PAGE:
Reconstructive transplantation using vascularized composite allografts represents an innovative strategy for optimal restoration of anatomy, function and appearance in select cases of devastating tissue loss. Despite initial skepticism, vascularized composite allotransplantation (VCA) has become a clinical reality. Numerous hand and face transplants have been performed worldwide with highly encouraging early and intermediate outcomes. These achievements were built on many years of basic and translational research aiming largely at establishing the immunobiology of VCA. This type of transplantation is unique and carries complex immunologic challenges distinctly different from solid organ transplantation. It consists of various heterogeneous tissue types and components of different antigenicity including skin, vasculature, muscle, cartilage, tendon, nerve, bone, and vascularized bone marrow (BM). The high immunogenicity of the skin necessitated the use of multi-drug immunosuppressive regimens, sometimes administered at high doses. Adverse events from high-dose long-term immunosuppression in the setting of a non-life saving procedure such as VCA are obviously of great concern, and continue to hinder widespread clinical application of these novel types of transplants. There is thus a critical need for innovative strategies aiming at minimizing or even obviating the need for long-term high-dose multi-drug immunosuppression, while preserving the allograft and preventing rejection, by inducing immune tolerance. This will not only avoid the numerous adverse effects of immunosuppression, but will also promote wider application of VCA. Therefore, minimization of immunosuppression and inducing immune tolerance constitute one of the primary goals of global research in this field.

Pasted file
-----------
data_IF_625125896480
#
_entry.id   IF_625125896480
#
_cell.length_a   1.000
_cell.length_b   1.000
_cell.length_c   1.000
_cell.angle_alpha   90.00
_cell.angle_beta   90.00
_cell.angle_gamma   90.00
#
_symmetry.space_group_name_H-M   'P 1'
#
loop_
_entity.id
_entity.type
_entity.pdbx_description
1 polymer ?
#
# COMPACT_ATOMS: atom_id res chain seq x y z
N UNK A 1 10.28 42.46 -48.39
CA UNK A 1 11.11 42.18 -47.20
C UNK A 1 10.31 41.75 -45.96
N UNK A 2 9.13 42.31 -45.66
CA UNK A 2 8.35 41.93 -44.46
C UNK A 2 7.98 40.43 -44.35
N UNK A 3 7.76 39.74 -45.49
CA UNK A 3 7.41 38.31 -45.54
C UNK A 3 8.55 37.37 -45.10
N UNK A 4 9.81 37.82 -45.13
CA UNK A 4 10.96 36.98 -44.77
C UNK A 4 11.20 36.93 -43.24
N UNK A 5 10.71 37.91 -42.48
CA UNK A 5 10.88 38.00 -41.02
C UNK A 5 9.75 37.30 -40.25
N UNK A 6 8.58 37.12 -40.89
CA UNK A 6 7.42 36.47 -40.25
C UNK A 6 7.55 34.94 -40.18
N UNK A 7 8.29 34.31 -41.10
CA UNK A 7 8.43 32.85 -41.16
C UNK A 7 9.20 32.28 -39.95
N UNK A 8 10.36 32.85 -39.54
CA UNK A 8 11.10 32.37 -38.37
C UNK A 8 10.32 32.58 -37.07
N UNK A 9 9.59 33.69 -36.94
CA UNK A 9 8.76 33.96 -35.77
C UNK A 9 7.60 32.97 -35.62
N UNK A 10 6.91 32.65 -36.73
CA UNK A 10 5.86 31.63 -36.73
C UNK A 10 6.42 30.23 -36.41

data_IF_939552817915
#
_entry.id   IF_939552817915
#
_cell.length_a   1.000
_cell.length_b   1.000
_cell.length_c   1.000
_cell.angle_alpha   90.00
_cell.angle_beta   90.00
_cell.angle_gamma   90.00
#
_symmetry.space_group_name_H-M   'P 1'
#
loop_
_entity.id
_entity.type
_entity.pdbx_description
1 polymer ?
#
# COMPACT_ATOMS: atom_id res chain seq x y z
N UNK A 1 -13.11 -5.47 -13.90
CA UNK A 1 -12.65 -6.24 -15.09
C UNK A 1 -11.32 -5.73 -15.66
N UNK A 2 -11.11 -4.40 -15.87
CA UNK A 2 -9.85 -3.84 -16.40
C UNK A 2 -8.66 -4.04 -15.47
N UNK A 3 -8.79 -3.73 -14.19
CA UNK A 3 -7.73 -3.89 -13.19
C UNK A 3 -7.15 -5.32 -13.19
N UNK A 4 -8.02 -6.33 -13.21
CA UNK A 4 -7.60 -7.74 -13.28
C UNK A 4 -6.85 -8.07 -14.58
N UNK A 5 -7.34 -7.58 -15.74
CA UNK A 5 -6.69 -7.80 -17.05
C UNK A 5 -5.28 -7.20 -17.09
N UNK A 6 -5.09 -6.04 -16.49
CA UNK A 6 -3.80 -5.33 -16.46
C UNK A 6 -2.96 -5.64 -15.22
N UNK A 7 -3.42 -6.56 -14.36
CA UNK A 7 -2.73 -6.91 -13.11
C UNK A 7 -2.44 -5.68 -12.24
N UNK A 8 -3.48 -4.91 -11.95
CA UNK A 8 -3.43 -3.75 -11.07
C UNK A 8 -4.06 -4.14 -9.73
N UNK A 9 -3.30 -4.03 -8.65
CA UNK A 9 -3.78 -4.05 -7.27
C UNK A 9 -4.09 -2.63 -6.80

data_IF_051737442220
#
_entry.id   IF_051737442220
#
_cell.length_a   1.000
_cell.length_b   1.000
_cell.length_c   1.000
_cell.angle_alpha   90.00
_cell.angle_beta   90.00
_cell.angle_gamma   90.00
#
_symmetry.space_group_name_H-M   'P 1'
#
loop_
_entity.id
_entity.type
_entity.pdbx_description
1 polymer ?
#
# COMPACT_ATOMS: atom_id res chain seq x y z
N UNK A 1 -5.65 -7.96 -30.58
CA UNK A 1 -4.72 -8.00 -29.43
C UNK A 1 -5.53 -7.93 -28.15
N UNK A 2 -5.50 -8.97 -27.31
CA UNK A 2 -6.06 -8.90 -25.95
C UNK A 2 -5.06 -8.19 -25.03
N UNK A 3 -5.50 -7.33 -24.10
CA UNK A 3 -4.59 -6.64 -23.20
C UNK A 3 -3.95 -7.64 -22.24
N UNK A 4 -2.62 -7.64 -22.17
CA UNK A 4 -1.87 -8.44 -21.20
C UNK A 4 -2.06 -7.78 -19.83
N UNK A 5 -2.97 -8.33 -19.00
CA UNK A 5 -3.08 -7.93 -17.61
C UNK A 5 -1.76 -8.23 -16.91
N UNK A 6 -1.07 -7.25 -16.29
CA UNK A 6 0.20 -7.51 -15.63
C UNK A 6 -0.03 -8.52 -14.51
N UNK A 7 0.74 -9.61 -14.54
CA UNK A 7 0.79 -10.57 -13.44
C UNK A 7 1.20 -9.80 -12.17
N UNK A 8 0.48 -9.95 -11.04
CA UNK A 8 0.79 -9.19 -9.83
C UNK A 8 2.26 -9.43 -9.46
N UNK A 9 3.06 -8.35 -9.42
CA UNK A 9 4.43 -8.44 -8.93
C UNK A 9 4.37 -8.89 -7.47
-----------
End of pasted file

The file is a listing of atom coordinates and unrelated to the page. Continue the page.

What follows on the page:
In this review, we will discuss the different immunomodulatory approaches used to minimize immunosuppression and induce tolerance in reconstructive transplantation, taking into consideration the unique immunobiology of VCA.

Conventional Immunosuppressive Strategies Used in VCA

Conventional immunosuppressive protocols warrant life-long immunosuppression in VCA where allografts are derived from genetically non-identical, cadaveric donors. After the failure of the immunosuppressive regimen (azathioprine and prednisone) used in the first single hand transplant performed in 1964 [1], VCA remained dormant for the next two decades. In 1985, Black et al. [2], however, demonstrated that long-term graft survival in a rodent hindlimb transplantation model can be achieved across major histocompatibility barriers using the calcineurin inhibitor cyclosporine A thereby leading to a regained interest to move forward with clinical reconstructive transplantation.